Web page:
Eddy Offord assumed his role as the album's recording engineer who had worked with Yes since 1970. Production duties were shared by both parties.

Wakeman took a dislike to the album's concept and structure from the beginning. He made only minimal musical contributions to the recording, and often spent time drinking at the studio bar and playing darts. He played the piano and synthesiser on the Sabbath track "Sabbra Cadabra".[2] According to Sabbath guitarist Tony Iommi, Wakeman refused payment from the band and was compensated with beer for his contribution.[12]

Composition[edit]

"Side one was the commercial or easy-listening side of Topographic Oceans, side two was a much lighter, folky side of Yes, side three was electronic mayhem turning into acoustic simplicity, and side four was us trying to drive the whole thing home on a biggie."[13]

Steve Howe

Yes began to produce longer pieces of music on Close to the Edge that features the 18-minute title track. Tales from Topographic Oceans is formed of four tracks, ranging between 18 and 22 minutes. The lyrics were written by Anderson and Howe; all band members made writing contributions to each track.

Anderson explains that "The Revealing Science of God" is based on the shruti. Speaking in 1994, he said "It's always delicate to start talking about religious things [...] 'The Revealing Science of God' should have just been 'The Revealing'. But I got sort of hip [...] A dangerous statement!"[14] According to Howe, the track was originally 28 minutes in length before six minutes were cut.[14]

"The Remembering" is based on the smriti, literally meaning "that which is remembered". Puranas, meaning "of ancient times", is attributed to "The Ancient" and tantras is for "Ritual".

Sleeve design[edit]

A Mayan temple at Chichen Itza that Anderson requested to have on the album's sleeve

The album's cover was designed and illustrated by artist Roger Dean, who had also created the artwork for the band's previous records Fragile, Close to the Edge, and Yessongs.[15] Each of those albums used a narrative thread which was not carried over for Tales from Topographic Oceans. Painted using watercolour and ink, the cover depicts fish circling a waterfall below constellations of stars. In his 1975 book Views, Dean explains the painting:

"The final collection of landmarks was more complex than [...] intended because it seemed appropriate to the nature of the project that everyone who wanted to contribute should do so. The landscape comprised amongst other things, some famous English rocks taken from Dominy Hamilton's postcard collection. These are, specifically: Brimham Rocks, the last rocks at Land's End, the Logan Rock at Treen and single stones from Avebury and Stonehenge. Jon Anderson wanted the Mayan temple at Chichen Itza with the sun behind it, and Alan White suggested using markings from the plains of Nazca. The result is a somewhat incongruous mixture, but effective nonetheless."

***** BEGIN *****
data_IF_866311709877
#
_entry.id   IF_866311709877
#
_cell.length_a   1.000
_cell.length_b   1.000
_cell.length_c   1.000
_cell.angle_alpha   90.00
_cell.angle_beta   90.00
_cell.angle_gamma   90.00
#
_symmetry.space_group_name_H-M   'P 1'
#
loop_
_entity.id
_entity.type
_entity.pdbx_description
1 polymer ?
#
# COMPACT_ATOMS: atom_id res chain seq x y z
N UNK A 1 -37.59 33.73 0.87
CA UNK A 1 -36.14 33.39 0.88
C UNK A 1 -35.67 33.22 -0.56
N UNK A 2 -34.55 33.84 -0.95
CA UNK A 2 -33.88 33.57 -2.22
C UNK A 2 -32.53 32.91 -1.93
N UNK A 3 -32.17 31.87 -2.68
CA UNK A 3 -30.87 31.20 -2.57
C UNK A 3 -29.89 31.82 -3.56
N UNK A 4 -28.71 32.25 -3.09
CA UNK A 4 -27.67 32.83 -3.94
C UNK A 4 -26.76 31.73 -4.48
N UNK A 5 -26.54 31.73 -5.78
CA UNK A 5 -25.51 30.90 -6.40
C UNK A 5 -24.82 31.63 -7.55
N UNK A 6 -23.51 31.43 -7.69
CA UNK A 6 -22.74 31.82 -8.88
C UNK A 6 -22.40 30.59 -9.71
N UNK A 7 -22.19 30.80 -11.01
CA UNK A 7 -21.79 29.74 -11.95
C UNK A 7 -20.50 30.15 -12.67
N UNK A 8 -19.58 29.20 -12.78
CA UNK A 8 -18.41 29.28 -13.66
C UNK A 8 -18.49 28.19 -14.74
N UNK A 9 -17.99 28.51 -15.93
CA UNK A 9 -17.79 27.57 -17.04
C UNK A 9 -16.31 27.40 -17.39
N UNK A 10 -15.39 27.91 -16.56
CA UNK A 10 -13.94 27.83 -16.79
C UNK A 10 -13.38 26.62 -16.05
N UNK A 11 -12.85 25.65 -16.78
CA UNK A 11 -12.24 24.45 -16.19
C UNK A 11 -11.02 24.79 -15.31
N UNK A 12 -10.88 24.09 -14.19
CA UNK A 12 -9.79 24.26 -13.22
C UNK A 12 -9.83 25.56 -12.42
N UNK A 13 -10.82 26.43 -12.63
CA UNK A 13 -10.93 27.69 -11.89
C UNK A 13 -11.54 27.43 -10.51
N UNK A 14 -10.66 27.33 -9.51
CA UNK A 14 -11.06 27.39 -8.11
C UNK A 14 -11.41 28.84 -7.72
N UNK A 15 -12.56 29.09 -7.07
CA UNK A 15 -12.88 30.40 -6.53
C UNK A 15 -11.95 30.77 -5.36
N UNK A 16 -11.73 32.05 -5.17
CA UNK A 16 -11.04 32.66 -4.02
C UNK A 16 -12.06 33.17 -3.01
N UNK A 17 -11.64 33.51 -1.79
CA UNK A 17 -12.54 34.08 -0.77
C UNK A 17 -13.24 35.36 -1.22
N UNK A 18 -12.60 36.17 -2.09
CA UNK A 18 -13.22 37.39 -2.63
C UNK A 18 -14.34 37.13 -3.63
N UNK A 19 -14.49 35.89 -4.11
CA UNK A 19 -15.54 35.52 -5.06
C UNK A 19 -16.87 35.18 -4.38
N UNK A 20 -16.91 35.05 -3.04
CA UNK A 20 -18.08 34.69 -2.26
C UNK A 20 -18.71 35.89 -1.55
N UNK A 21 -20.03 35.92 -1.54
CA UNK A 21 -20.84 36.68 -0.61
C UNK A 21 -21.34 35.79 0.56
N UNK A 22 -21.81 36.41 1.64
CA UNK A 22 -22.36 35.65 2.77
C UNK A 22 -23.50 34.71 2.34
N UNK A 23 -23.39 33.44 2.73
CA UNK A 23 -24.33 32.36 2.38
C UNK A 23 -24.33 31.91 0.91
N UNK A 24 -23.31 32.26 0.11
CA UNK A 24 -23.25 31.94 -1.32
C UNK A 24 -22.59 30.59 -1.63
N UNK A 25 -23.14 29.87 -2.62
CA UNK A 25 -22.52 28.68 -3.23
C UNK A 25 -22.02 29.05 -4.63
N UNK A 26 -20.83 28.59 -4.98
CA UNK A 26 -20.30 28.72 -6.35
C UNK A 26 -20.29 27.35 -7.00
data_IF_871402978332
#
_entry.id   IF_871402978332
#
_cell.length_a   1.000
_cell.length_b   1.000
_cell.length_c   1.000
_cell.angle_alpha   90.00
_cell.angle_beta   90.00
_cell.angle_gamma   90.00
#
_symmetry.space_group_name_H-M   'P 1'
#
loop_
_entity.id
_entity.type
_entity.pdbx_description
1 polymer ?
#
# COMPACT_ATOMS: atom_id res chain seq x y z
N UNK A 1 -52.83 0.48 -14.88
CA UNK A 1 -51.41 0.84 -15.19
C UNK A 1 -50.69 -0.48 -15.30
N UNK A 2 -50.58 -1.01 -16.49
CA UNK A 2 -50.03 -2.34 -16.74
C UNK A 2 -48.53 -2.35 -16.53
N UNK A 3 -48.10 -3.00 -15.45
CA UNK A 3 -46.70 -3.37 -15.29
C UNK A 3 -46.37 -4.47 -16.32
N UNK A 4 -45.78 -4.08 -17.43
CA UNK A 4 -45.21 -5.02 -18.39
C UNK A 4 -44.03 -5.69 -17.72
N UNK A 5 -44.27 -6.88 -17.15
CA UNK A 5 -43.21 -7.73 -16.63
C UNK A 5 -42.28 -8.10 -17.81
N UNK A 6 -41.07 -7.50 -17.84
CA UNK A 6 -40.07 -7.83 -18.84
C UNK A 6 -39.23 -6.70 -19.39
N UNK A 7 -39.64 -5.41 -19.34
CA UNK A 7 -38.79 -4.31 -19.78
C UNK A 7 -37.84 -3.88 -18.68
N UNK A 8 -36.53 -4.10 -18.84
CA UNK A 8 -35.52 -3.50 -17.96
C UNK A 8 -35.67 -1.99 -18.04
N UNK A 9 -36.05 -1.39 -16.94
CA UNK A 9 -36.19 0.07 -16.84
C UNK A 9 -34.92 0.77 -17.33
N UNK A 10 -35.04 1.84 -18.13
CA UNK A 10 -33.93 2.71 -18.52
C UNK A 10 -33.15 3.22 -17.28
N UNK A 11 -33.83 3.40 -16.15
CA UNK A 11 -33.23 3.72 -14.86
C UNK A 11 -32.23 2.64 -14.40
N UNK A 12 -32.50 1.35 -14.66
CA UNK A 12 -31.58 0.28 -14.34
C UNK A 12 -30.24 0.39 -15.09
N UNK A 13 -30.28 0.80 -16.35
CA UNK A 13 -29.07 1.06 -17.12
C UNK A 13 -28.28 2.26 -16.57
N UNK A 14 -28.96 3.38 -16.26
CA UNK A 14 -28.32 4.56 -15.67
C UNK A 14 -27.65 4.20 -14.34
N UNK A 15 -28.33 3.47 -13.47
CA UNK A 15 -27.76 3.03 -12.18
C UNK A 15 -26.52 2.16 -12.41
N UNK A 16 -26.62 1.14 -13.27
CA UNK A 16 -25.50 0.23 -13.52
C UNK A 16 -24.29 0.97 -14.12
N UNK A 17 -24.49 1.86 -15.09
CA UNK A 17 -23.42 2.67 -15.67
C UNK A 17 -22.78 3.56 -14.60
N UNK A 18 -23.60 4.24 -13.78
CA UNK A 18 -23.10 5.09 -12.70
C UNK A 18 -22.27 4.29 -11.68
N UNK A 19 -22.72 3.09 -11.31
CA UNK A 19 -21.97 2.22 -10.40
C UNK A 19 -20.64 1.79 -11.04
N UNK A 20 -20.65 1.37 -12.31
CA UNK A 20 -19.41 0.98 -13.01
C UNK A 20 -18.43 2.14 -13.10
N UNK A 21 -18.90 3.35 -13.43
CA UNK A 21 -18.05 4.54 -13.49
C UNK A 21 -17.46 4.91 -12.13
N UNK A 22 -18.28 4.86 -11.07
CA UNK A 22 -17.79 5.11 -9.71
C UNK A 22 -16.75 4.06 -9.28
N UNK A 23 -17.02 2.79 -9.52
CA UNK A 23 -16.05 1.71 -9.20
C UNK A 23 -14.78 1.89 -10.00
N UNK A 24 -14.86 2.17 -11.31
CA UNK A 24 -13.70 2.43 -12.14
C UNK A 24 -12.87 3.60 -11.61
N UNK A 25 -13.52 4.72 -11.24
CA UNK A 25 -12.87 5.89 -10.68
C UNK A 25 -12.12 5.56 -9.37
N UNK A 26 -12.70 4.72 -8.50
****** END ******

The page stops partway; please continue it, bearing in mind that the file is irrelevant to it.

In 2002, readers of Rolling Stone magazine voted the album's cover as the best cover art of all time.[16]

Release[edit]

According to Anderson, the album was set to be played on Radio Luxembourg with David Jensen one week prior to its release, but the station somehow received blank tapes which resulted in dead air.[17]

Tales from Topographic Oceans was released in the UK on 14 December 1973 during the band's 1973–74 tour of Europe and North America to promote the record. Its US release followed on 9 January 1974. The album was a big commercial success for the band. Following a change in regulations from the British Phonographic Industry for albums to qualify for a Gold disc, it became the first record to reach the certification based on pre-orders orders alone after 75,000 orders were made.[18] It topped the UK album chart for two weeks and peaked at number 6 on the US Billboard Top LPs chart.[19]

Reception[edit]

Professional ratings
Review scores
Source Rating
AllMusic 3.5/5 stars[20]
Pitchfork 2.2/10[21]
Robert Christgau C[22]
Rolling Stone (unfavorable)[23]
Sputnik Music 3.5/5 stars[24]

Upon its release, a number of reviews from daily newspapers gave praise to the album. The Times selected "The Ancient" as a piece of music that "will be studied twenty-five years hence as a turning point in modern music", while The Guardian thought Anderson's "high-pitched and carefully modulated voice [...] seemed at ease and control".[25]

The album continues to divide listeners and is notable for its negative response. Sounds magazine reviewed the album and live performance using the headlines "Wishy washy tales from the deep" and "Close to boredom".[25] In his review for Rolling Stone magazine, Gordon Fletcher described the record as "psychedelic doodling." In its fortieth anniversary issue from 9 May 1992, trade publication NME selected Tales from Topographic Oceans for their "40 Records That Captured The Moment" for 1974.[26] Bruce Eder of AllMusic thought the album contains "some of the most sublimely beautiful musical passages ever to come from the group, and develops a major chunk of that music in depth and degrees in ways that one can only marvel at, though there's a big leap from marvel to enjoy. If one can grab onto it, Tales is a long, sometimes glorious musical ride across landscapes strange and wonderful, thick with enticing musical textures".[20] In a review for Melody Maker, music critic and journalist Chris Welch wrote: